Intolerable side-effects result in many clients failing to complete the prescribed course of NPEP. In a meta-analysis of PEP adherence, completion rates were 57% overall and 67% in MSM.[15] Toxicity driven discontinuation was commoner with three-drug regimens than with two-drug regimens (2% vs 9% respectively).[16] The World Health Organization (WHO) recommends that three antiretroviral drugs be universally used.219  Given that between one half and one third of clients do not complete the prescribed course principally because of side-effects, the choice of safe, tolerable drugs for use in NPEP is paramount and nurses have an important role in supporting clients on PEP who experience side-effects (see Table 12). In Australia, Truvada (emtricitabine and tenofovir disoproxil fumarate) with the integrase inhibitor raltegravir is widely used as three-drug NPEP. In men who have sex with men, it has been shown to be well tolerated with high rates of on-drug adherence, treatment completion and, were a protease inhibitor the third drug, a low risk of potentially dangerous drug reactions.[17] More recently, Truvada with the non-nucleoside reverse transcriptase inhibitor (NNRTI) rilpivirine and Truvada with the integrase inhibitor dolutegravir have both been evaluated as three-drug HIV postexposure prophylaxis in men who have sex with men; both have also demonstrated low toxicity, high adherence, high completion rates and the added convenience of once-daily dosing.[18] [19]

Continued risk

NPEP use is a good indicator of future HIV risk and acquisition. Australian men who have sex with men who have ever used NPEP are around three times more likely to eventually acquire HIV infection when compared to men who had never used NPEP.[20] This heightened risk is less about drug failure and more about inability to modify risk or indeed a negative past experience while on NPEP.  The importance of carefully evaluating and choosing the best agents to use as NPEP has been discussed. By employing a variety of behavioural interventions, sexual risk (as measured by condomless anal sex) in men who have sex with men can be reduced, at least in the short term, by about third.[21]  So referral to appropriate services of men who have sex with men interested in addressing risk behaviour remains important in the new era of ART as prevention. NPEP initiation after a risk event is usually a stressful time and clients often reflect on their risk behaviours thus presenting an opportunity for brief intervention and referral. While behavioural interventions in men who have sex with men interested in change are effective, referral of men who have sex with men uninterested or ambivalent about change is not. Lecturing and scare tactics are equally unproductive. In 2014, 294 clients had 375 episodes of NPEP through the Sydney St Vincent’s NPEP clinic. Thirteen percent (39) had NPEP twice, 2% three times and 3% more than three times in that year. Re-presentation for NPEP is a new opportunity to keep an HIV-negative person HIV negative and to explore and address the context of the risk. Nurses have an important role in providing a positive, non-judgmental and enabling environment. ‘I’m really glad you’ve presented for assessment’, ‘I’m really pleased you’ve started (re-started) PEP’ are positive and affirming ways to start a client PEP encounter. An HIV-negative man who has sex with men who has difficulty consistently using condoms who is deterred from using NPEP because of health-care provider attitude or censure may become an HIV-positive man who has sex with men who has difficulty consistently using condoms.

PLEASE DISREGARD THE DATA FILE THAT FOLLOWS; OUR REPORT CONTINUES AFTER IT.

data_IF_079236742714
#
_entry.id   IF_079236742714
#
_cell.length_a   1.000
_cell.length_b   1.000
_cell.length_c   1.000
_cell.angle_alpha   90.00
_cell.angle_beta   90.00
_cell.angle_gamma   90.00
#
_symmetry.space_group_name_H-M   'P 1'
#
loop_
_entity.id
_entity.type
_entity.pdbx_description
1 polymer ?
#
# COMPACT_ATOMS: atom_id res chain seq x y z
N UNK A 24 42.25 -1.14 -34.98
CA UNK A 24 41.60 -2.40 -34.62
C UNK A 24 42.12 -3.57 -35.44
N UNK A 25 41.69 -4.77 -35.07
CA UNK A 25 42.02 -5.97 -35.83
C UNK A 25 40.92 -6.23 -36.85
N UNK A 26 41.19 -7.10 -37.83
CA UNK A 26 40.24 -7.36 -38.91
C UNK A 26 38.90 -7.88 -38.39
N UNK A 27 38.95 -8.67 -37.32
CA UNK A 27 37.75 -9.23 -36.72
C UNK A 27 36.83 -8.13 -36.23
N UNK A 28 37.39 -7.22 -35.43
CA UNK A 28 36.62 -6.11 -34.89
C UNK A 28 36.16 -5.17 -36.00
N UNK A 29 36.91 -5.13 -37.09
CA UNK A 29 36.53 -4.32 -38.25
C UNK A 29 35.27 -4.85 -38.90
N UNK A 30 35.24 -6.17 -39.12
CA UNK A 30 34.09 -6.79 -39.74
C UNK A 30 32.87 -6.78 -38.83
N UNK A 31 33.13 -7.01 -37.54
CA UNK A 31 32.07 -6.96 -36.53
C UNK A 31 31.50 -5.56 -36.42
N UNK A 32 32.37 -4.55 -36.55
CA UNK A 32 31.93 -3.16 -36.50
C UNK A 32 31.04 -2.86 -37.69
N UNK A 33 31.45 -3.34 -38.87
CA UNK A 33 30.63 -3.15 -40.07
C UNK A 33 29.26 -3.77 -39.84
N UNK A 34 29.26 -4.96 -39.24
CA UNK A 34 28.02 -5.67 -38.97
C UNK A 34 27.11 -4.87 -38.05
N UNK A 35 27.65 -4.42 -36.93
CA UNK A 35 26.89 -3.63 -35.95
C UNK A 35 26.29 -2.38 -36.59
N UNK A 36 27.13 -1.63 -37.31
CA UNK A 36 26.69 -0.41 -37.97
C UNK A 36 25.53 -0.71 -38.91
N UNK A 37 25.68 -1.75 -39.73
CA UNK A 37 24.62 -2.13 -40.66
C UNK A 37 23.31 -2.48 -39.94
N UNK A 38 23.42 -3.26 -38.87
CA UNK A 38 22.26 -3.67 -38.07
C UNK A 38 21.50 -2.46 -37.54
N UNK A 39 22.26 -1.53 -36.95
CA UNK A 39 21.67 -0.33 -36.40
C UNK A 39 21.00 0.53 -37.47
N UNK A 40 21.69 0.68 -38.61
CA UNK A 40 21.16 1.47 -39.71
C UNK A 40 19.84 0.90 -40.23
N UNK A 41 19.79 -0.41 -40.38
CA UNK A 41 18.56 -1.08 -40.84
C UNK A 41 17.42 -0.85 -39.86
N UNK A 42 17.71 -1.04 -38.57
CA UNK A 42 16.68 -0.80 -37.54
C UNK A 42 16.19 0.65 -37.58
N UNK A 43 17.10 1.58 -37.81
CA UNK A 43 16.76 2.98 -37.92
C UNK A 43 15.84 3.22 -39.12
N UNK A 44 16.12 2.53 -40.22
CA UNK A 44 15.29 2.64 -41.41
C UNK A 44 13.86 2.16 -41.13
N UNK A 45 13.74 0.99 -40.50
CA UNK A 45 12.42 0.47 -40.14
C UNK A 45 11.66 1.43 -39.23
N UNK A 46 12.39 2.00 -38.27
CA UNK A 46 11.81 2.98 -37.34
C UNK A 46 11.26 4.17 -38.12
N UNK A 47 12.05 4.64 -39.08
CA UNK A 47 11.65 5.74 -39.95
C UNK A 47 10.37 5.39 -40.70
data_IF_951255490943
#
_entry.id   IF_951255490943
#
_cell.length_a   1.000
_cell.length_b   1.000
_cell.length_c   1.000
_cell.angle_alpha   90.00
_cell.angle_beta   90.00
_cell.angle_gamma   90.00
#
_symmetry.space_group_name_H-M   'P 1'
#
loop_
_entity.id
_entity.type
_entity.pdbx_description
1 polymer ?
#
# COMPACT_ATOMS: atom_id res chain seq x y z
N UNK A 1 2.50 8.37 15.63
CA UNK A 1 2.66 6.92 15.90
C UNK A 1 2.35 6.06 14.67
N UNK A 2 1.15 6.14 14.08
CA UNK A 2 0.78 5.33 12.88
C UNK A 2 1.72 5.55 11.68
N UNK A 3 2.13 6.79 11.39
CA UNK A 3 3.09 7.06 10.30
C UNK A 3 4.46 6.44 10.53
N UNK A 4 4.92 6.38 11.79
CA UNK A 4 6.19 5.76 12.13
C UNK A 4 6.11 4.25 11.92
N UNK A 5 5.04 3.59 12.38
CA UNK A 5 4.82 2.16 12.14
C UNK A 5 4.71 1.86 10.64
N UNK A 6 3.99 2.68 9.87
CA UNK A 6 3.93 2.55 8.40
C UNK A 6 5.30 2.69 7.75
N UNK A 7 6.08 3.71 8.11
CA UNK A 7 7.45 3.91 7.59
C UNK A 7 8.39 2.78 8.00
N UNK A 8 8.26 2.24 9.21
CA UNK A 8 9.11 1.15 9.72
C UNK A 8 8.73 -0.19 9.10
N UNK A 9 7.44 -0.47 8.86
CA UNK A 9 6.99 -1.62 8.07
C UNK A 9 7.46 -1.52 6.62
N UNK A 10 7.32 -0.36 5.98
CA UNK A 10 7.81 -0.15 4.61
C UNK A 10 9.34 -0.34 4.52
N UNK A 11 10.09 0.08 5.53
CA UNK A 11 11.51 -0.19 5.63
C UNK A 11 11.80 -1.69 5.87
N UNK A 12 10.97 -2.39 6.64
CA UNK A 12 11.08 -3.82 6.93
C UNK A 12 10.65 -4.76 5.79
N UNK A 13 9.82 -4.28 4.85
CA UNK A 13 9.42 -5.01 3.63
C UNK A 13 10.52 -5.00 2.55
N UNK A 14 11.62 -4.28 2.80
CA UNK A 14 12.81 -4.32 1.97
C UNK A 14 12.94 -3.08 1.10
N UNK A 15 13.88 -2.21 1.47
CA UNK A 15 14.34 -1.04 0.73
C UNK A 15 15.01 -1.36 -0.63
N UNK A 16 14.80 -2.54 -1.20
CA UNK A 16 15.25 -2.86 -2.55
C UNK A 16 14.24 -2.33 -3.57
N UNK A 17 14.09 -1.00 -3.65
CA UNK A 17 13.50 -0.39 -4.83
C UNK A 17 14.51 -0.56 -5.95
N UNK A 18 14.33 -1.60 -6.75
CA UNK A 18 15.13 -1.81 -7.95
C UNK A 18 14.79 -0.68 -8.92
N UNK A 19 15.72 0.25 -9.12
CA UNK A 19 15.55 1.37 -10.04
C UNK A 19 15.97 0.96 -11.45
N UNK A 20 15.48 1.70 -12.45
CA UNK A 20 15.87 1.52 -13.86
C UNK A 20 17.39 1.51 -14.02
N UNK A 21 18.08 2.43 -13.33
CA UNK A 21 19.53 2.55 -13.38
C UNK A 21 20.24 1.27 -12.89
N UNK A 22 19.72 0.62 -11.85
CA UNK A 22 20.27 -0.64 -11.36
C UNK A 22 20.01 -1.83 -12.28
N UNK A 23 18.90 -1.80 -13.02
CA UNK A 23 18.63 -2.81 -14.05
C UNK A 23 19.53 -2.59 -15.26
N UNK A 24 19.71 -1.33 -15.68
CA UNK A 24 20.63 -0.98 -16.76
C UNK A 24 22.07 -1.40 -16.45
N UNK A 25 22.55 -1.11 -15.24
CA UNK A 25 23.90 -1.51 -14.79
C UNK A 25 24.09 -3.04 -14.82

NPEP has been the predominant use of ART as prevention in HIV-negative Australian men who have sex with men and others at high risk of HIV infection, however pre-exposure prophylaxis (PrEP) (see below) has the potential to change this situation. NPEP will still, however, have a place as:

  • a gateway to PrEP
  • an adjunct to PrEP in the context of poor adherence and a high-risk HIV event
  • an option for men who have sex with men who are not at high or imminent risk of HIV acquisition (should use PrEP) but who still have intermittent risk events
  • a risk reduction strategy for men who have sex with men who choose not to use PrEP.

HIV pre-exposure prophylaxis (PrEP)

Up to 1:8 Australian men who have sex with men has HIV infection.[22] . Daily Truvada taken as PrEP has been shown to be highly effective at preventing HIV infection in populations at high risk of HIV acquisition (Table 11). PrEP has the potential to radically reduce HIV incidence in high-risk groups. San Francisco’s HIV epidemic in men who have sex with men is very similar to our Australian experience.  In 2015, the number of new HIV infections diagnosed in San Francisco hit an all-time low with a total of 255. The number of people diagnosed in 2015 decreased by 17% from the number of people diagnosed in 2014 (308 infections). This was also a 34% decrease from 2013 and a 44% decrease from 2012.[23] In 2015, 79% of all new HIV infections in men were among men who have sex with men226 . A recent informal survey of large PrEP providers in San Francisco put the cumulative number of users at more than 6000.[24]  This decline in HIV incidence in men who have sex with men is linked to increased PrEP use in at risk groups but is unlikely to be the only factor. Similar to the NSW HIV strategy, a strategy in San Francisco also promotes frequent HIV testing, rapid linkage to care for the newly diagnosed, early treatment and maintaining engagement in care.